Why do people like Michael Lowry not declare something that is clearly valued higher than the level above which all such assets must be declared in the Oireachtas Register of Members Interests?
The answer is simple. It’s because he can and, even more importantly, because he can get away with it.
Mr Lowry and a business colleague apparently own 22 acres of land in an area that is expected to be rezoned at the edge of Wigan in the UK. Mr Lowry decided that while it might have some value if it was rezoned it currently is “worthless” and therefore he did not have to declare it.
That fact that valuers have stated that it’s worth £5,000 (€6,260) an acre if sold as agricultural land seems irrelevant to him. Even luckier for him it seems that it could be worth in the region of £6.7m if it is rezoned — not bad for “worthless” land. The whole performance is just another example of political double standards.
The country as an entity is broke. It’s been broke for several years since the banks finally owned up to needing a proverbial “dig-out”. We are now borrowing billions just to stand still. We are unable to pay our way without the support of strangers.
One would think that our so-called leaders would have wised up to that fact. But how have they and the business “elite” reacted to these circumstances? Have they recognised that we are all in this together and we must all share the pain? Do they appreciate that they are our alleged “leaders” and leaders should lead by example.
As far as our senior public servants are concerned the answer is an emphatic no. They do not share equally or even equitably in the pain they dish out to the people of Ireland. They do not lead by example. Their philosophy is do as I say, not as I do.
Sure they have taken a cut but they remain among the best paid politicians and ministers in the world. And even more importantly, they stand to gain enormously from over-generous unfunded pensions when they retire or even get thrown out by the electorate.
Within a short few weeks the 2013 Budget is about to be announced. Will that budget be fair and equitable? Will it be a budget that will get the economy moving again? Will it be one that targets those who can more than afford to pay, those who have done well not only out of the boom but who are still doing well even now that we are bust?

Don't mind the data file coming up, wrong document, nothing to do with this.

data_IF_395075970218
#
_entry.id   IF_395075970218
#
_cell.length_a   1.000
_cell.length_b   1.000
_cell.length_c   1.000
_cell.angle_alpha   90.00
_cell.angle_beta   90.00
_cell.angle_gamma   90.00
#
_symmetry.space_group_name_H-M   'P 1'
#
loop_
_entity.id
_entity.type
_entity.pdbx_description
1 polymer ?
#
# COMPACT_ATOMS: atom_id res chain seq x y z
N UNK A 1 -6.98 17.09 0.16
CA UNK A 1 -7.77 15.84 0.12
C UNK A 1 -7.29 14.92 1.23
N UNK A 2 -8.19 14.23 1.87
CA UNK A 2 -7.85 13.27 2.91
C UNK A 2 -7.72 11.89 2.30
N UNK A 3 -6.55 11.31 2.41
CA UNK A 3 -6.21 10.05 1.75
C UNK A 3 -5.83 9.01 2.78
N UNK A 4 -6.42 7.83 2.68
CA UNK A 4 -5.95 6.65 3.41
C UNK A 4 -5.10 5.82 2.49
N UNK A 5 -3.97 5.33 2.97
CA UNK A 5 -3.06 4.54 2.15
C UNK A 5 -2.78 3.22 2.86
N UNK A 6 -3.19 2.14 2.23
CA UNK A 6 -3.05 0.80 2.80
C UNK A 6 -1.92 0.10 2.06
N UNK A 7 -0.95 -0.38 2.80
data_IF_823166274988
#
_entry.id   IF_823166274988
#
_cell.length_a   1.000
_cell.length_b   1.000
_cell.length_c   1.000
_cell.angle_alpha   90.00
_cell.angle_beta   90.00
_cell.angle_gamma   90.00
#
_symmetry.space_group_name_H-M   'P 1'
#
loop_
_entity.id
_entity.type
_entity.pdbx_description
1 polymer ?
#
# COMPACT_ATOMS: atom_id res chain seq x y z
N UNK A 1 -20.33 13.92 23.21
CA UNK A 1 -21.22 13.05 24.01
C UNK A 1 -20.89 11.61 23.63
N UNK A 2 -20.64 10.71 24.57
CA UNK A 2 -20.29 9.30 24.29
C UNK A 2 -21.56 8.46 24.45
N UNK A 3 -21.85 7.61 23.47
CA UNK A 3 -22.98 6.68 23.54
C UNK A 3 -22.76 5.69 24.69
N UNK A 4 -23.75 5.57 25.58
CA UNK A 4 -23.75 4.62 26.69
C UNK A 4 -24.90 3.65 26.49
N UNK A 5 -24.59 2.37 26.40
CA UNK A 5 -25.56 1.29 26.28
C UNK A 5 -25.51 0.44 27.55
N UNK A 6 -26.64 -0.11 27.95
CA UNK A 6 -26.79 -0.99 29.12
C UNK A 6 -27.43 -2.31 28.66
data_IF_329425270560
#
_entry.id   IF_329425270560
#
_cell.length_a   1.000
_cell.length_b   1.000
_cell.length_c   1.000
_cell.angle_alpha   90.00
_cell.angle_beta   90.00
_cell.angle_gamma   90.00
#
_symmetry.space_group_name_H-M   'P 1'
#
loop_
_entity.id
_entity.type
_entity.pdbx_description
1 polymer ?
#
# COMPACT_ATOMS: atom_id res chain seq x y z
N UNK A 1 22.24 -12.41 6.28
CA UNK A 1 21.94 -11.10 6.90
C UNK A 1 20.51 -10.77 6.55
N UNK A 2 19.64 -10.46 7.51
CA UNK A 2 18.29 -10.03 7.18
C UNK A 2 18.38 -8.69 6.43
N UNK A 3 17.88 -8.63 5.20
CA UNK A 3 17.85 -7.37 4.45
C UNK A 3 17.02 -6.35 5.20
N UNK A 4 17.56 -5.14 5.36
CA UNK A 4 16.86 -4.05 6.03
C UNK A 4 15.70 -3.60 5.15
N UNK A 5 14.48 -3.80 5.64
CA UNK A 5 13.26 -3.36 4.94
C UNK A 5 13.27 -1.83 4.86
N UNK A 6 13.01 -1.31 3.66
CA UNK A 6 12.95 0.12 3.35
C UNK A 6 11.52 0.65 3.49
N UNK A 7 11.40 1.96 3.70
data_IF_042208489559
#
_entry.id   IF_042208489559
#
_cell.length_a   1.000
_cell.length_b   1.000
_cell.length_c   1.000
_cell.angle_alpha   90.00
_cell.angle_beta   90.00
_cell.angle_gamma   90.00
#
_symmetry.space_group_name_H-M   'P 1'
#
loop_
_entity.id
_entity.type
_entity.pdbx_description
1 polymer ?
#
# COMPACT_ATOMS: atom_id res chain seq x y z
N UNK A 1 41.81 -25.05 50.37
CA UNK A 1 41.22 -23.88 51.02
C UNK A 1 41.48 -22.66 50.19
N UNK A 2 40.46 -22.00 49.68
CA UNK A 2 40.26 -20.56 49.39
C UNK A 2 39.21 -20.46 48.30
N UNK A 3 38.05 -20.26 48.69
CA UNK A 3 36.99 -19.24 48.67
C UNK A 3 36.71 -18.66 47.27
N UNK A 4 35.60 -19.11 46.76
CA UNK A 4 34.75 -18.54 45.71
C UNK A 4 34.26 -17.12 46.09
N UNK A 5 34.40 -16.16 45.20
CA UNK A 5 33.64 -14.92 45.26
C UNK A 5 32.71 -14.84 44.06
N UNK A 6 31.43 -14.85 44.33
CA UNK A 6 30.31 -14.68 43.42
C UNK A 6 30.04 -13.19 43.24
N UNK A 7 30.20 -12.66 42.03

Unfortunately, the answer to all of the above is also likely to be a resounding no. We have already seen the kites and they indicate that we are in for another savage budget targeted at those least able to afford it. We know that they have already reduced home help and other essential services to the infirm and the elderly without any notice. Expect to see more and more of this.
Fortunately, for some the other side of the tracks is very rosy indeed. The taxpayer pays and pays to support the banks by borrowing billions. Some of the money is then used to pay pensions to people who partly precipitated the bust, some of whom should be in jail, not enjoying the benefit of a pension of €10,000 a week paid for by the taxpayer.
We are told by Finance Minister Michael Noonan that he cannot do anything for contractual reasons about IBRC or AIB salting away billions for future defined benefit pensions and that he cannot change the contracts of overpaid banking executives. We are told that ministerial contracts and pensions cannot be changed for constitutional and contractual reasons. All very convenient
It’s amazing really that the “wise guys” contracts cannot be amended, yet 99.99% of the population’s contracts and pensions can change at a the drop of a hat.
Ministers seem to have no problem reneging on the implied contract that was their pre-election promises. Gross double standards are not the way to economic recovery. They are the way to continued pain and eventual retribution.
© Irish Examiner Ltd. All rights reserved
More in this section